Search for a deer solution
It’s a first for the North Dakota Game & Fish Department. Deer management meetings will be held at eight locations in the state beginning next Tuesday.
The reason? The state’s deer population is believed to be at its lowest point in 30 years.
Despite a drastic decline in the number of deer hunting licenses issued in recent years, the trend of fewer deer appears to be continuing. Major changes to how deer tags are allocated may be on the horizon.
“We’re taking public comment to find out if there is a consensus among deer hunters, a straightforward signal of what they want us to do,” said Duane DeKrey, Game & Fish deputy director. “There’s a lot of things on people’s minds out there. The
muzzleloaders, archery hunters and deer gun hunters all have their own peculiarities.”
The number of deer licenses issued reached a high of 149,500 in 2008. In 2013 the number had dropped to 59,500, nearly 15,000 of which were landowner gratis tags. That left about 45,000 licenses to be issued by lottery among nearly 70,000 applicants, meaning about 25,000 hunters did not get a deer license. In previous years some deer hunters were issued multiple licenses.
“We’ve been here before,” said DeKrey. “The number of tags issued is about the same as 1984 but our carrying capacity has dropped dramatically.”
Carrying capacity refers to how many deer the landscape can support. In North Dakota the energy boom has impacted countless acres of deer habitat in the western part of the state. In addition, the state currently has 1.7 million fewer acres of Conservation Reserve Program acres, or CRP, and the number is expected to drop further.
“We project CRP to be around 600,000 acres in 2016,” said DeKrey.
The state boasted 3.4 million CRP acres a few years ago, which Game & Fish has often cited as a boon for wildlife. Now, with CRP dwindling and energy production on the rise, deer numbers are dropping. A series of harsh winters didn’t help the deer population either, but a return to previous population highs appears unlikely.
“You have to have habitat to carry deer,” said DeKrey.
Game & Fish is in the midst of conducting its annual aerial surveys of the state’s deer herd. Some of the flights have been delayed by poor weather or lack of snow cover in survey areas. However, a number of hunters participating in the 2013 deer gun season have expressed disappointment and concern about low deer numbers. Some say the season should be closed entirely until the population rebounds. Others say eliminate doe hunting until deer numbers improve.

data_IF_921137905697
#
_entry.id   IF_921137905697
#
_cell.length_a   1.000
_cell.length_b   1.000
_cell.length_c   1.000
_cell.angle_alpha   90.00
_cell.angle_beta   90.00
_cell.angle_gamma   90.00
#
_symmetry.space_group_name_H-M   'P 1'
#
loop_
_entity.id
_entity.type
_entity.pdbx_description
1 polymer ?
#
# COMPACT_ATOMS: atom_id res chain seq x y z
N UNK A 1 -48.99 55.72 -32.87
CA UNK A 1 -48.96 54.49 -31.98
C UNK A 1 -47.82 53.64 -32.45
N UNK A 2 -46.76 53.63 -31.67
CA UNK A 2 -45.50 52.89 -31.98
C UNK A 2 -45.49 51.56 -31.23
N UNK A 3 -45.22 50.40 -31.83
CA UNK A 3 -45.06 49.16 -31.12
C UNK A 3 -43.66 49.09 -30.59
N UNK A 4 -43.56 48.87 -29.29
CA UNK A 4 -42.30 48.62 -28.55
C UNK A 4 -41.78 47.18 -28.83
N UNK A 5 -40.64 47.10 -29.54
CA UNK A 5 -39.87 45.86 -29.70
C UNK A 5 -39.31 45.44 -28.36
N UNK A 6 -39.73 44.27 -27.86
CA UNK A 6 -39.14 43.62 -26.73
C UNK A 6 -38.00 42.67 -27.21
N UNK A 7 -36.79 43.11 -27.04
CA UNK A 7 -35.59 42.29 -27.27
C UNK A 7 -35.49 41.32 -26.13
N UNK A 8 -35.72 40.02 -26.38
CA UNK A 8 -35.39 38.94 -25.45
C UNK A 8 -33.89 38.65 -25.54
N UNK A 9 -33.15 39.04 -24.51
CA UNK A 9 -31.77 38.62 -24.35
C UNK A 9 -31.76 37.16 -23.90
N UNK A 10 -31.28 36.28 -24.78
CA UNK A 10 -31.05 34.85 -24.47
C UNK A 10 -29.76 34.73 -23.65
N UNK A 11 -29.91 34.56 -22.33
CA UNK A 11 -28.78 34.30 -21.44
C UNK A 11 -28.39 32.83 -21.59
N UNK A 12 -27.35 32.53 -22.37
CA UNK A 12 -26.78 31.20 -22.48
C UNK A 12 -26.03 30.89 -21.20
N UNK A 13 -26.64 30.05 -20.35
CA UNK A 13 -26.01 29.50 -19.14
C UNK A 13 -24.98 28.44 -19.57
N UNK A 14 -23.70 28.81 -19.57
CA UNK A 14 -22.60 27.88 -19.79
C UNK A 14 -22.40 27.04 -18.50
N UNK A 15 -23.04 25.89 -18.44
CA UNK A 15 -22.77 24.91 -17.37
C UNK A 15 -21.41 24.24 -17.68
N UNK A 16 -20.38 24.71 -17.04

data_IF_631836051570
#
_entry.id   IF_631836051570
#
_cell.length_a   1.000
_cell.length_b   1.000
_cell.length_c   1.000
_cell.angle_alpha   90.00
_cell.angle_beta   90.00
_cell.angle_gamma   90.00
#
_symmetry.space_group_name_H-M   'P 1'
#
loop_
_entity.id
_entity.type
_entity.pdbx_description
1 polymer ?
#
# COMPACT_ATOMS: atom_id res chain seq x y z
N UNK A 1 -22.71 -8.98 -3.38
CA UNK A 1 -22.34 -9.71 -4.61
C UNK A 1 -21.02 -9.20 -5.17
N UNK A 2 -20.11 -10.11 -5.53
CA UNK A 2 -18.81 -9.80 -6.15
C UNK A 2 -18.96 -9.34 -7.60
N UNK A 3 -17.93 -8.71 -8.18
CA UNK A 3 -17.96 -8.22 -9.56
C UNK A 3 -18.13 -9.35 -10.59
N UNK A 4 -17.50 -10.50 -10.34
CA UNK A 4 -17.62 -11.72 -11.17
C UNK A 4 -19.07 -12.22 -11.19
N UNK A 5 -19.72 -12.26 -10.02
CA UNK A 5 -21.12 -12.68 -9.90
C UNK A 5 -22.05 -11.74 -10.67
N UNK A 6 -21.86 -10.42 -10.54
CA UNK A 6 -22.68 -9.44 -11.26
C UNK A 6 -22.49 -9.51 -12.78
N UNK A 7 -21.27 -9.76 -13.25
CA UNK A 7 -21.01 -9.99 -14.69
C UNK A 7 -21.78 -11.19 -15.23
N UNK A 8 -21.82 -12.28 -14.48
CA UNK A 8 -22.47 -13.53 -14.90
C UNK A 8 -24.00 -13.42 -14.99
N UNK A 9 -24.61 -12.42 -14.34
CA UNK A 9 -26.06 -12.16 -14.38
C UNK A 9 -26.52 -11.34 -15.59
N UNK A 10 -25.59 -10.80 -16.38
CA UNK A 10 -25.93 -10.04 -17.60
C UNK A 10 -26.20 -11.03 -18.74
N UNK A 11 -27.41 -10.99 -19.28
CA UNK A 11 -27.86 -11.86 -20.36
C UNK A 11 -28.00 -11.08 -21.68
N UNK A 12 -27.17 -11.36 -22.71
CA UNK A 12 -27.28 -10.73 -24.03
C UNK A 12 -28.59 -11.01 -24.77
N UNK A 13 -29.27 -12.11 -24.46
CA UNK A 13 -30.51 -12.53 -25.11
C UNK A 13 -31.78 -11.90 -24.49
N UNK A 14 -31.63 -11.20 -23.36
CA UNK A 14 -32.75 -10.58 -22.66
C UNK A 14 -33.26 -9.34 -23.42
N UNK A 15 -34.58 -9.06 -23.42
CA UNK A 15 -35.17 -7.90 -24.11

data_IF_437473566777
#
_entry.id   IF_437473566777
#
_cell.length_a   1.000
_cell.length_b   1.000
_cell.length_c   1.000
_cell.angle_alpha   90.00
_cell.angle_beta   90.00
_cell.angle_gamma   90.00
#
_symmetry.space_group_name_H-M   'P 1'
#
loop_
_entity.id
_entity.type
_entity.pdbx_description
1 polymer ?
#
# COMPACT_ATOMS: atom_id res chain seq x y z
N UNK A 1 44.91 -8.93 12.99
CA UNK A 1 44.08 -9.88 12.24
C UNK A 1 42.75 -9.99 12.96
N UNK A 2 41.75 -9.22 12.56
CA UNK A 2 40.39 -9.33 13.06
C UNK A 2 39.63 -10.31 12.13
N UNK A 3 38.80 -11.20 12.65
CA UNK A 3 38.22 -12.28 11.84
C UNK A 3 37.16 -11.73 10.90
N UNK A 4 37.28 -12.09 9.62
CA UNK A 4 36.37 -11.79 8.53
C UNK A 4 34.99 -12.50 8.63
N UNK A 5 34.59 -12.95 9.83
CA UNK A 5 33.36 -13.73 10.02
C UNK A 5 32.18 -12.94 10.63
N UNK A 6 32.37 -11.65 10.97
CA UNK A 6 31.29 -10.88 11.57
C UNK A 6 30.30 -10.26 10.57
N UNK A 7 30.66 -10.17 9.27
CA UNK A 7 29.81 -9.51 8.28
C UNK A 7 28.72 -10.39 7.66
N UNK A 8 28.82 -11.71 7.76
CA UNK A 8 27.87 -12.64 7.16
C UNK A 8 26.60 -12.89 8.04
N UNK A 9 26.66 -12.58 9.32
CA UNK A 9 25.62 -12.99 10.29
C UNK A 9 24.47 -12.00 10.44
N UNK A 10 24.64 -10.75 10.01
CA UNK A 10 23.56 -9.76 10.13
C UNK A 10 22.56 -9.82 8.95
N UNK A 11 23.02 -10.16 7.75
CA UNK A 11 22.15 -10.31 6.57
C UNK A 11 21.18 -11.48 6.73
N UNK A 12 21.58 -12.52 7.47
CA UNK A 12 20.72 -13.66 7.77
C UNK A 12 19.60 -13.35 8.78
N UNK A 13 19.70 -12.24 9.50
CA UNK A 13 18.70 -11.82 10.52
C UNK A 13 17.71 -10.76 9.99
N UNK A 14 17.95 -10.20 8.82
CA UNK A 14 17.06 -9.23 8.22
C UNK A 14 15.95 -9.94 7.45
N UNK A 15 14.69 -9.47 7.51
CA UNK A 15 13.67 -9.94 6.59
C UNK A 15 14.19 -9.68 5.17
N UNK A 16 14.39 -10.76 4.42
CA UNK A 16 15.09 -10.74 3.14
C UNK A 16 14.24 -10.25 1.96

“What we have now is very preliminary numbers,” said DeKrey. “What we are hearing and seeing is that the deer population is stable to down a little bit. We’re calling the upcoming meetings special deer management meetings, but they are more to get input on the allocation of tags.”
According to Game & Fish, no determination has yet been made as to how many deer hunting licenses will be issued in 2014. However, further reduction in tags may be necessary. So, too, is the process by which archery hunters obtain deer tags.
Currently archery tags are unlimited. Some hunters are advocating that archers should be subject to the same lottery restrictions as deer gun hunters. There are also those who believe hunters should be eligible for only one tag per year and choose if they wish to hunt with gun, bow or muzzleloader. The number of gratis tags and non-resident tags issued will also likely come under discussion.
Some changes to the deer season can be made by Game & Fish proclamation. Others will require legislative approval, meaning major changes to the state’s deer season will likely not be made until 2015.
According to DeKrey, the meetings will open with a presentation explaining deer population trends and hunting seasons. Public discussion will follow. Those who are unable to attend one of the eight meetings are invited to comment on the Game & Fish website as soon as that format becomes available.